Then what? After the hook, spend several sentences outlining the points you will cover in your body paragraphs. This should help you transition from your hook to your thesis statement. Finish the paragraph with your thesis statement. Visualize your introduction as broad to specific. You will reverse this process in your conclusion. “Grabber” with information thesis
Example What do you consider to be the greatest invention that has shaped human’s lives and why? Thesis: Intro/grabber:
What’s in the conclusion? The purpose of your conclusion is to wrap up what you have been discussing in your paper. After moving from general to specific information in the introduction and body paragraphs, your conclusion should begin pulling back into more general information that restates the main points of your argument.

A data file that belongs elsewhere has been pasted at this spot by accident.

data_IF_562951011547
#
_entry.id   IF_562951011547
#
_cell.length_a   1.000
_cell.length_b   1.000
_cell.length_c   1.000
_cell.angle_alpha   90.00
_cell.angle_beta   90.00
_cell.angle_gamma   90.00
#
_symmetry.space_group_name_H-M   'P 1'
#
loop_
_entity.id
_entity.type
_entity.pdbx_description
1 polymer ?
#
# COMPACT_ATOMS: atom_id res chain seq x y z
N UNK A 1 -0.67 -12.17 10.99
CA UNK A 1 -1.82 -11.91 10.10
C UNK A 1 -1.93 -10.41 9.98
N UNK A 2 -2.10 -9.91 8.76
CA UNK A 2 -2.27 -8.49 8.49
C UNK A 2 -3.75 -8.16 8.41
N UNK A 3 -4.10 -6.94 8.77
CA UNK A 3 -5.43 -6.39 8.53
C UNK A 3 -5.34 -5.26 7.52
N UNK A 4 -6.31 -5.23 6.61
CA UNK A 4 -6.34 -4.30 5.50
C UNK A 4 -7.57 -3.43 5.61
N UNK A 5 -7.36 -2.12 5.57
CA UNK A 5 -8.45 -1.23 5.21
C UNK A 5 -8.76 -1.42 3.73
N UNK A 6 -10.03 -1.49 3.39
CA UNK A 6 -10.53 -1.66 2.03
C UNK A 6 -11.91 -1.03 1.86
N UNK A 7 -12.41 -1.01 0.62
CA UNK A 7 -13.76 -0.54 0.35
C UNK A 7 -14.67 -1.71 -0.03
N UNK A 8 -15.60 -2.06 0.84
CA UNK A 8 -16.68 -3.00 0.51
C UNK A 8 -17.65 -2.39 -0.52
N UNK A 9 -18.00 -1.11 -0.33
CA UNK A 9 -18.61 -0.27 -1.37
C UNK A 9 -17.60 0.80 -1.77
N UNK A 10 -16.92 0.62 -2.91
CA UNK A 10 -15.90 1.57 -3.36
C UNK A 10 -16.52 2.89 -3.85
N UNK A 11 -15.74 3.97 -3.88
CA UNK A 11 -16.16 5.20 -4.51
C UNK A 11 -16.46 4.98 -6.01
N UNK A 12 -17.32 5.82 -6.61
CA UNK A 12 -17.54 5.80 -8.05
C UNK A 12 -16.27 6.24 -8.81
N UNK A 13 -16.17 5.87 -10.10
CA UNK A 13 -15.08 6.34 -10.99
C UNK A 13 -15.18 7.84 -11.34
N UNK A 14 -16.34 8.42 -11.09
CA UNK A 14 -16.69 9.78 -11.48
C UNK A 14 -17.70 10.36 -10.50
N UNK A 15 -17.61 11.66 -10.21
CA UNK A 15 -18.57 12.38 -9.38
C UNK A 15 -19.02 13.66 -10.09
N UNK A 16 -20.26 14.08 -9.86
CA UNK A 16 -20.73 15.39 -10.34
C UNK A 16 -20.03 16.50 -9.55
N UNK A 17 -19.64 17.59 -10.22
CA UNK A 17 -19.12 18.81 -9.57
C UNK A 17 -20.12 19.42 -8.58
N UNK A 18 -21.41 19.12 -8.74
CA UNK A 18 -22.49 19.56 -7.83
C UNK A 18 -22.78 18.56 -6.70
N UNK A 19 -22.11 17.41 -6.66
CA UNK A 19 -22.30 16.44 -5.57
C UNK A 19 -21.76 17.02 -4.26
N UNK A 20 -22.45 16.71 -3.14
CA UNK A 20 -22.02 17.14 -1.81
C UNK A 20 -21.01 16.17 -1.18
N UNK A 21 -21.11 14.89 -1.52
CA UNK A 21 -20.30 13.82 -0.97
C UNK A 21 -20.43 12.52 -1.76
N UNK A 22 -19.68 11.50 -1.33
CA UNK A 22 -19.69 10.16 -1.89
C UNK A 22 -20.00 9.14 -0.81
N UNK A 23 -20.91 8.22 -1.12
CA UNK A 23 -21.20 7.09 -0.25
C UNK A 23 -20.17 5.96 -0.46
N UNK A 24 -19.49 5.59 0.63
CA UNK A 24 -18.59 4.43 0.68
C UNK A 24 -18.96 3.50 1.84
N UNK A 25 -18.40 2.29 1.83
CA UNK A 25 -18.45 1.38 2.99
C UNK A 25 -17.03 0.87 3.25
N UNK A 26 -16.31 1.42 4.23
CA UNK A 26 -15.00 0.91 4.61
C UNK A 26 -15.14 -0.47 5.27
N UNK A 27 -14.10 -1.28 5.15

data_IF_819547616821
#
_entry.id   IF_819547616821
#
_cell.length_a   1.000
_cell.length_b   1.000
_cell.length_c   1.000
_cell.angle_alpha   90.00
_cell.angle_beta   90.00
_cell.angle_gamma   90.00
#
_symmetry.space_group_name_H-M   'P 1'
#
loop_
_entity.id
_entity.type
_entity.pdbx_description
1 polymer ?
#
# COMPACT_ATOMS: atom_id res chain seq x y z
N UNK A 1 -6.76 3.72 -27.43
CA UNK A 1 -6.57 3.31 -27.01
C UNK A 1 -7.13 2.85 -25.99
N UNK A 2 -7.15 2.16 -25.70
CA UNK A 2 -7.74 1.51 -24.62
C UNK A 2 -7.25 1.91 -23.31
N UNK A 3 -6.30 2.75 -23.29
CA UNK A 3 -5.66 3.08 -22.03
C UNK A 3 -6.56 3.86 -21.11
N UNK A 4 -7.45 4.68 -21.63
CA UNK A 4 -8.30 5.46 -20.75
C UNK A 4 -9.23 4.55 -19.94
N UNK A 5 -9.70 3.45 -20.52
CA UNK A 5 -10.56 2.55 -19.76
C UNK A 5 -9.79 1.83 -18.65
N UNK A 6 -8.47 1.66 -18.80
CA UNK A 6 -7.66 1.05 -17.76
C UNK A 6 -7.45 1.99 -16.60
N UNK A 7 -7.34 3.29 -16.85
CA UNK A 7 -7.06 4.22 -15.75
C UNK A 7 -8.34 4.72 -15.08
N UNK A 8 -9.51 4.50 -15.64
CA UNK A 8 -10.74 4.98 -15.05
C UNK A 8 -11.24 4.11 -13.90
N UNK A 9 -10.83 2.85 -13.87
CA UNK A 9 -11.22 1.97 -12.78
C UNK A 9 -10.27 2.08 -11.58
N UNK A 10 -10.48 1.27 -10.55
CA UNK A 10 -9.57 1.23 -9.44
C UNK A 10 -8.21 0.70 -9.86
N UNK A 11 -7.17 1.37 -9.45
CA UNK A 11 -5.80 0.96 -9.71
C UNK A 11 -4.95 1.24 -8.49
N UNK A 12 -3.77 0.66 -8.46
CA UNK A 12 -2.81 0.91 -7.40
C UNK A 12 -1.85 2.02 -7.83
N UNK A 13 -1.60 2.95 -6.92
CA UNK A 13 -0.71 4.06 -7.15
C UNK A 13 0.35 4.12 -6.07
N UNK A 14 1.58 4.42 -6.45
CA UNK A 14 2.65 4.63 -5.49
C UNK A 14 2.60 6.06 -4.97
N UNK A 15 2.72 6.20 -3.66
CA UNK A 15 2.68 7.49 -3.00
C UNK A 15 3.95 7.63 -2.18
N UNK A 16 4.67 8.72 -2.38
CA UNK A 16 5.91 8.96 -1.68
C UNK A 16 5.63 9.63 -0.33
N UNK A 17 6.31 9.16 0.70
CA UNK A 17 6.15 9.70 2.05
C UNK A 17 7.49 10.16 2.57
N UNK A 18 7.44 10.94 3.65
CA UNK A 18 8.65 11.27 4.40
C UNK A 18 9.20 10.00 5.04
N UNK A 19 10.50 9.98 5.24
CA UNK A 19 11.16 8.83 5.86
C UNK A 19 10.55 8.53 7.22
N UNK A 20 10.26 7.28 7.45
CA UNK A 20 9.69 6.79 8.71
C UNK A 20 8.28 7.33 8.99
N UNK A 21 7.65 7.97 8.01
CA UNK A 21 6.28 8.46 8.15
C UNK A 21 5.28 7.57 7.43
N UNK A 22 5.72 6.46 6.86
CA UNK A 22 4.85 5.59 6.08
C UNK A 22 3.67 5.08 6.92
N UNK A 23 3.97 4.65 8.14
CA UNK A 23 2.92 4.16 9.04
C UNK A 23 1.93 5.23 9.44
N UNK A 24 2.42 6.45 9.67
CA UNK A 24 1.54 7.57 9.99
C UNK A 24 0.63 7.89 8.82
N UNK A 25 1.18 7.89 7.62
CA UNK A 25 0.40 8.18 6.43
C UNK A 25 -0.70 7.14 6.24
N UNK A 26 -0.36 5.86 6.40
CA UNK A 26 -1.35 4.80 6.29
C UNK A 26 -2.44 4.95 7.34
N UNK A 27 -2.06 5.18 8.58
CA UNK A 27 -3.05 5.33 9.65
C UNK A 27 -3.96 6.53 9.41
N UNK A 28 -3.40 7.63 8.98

What does the conclusion look like? Conclusions may also call for action or possible connections to the larger world/society. Restate Thesis Broader connections; real-world significance Summarize key points in 2-3 sentences.
In other words, you should: 1. Restate your thesis/claim in different words. 2. Summarize main points from body paragraphs – although this is a summary piece, try to state these points in new and original ways. 3. Connect to the real world or society – think about the larger importance/significance of your argument.
You should avoid: Bringing in new information – you won’t have time to prove new information, so don’t include it here. Using “you” – don’t address the reader in your conclusion. Incorporating irrelevant information – even if you feel repetitive, you should stick to your main points in the conclusion.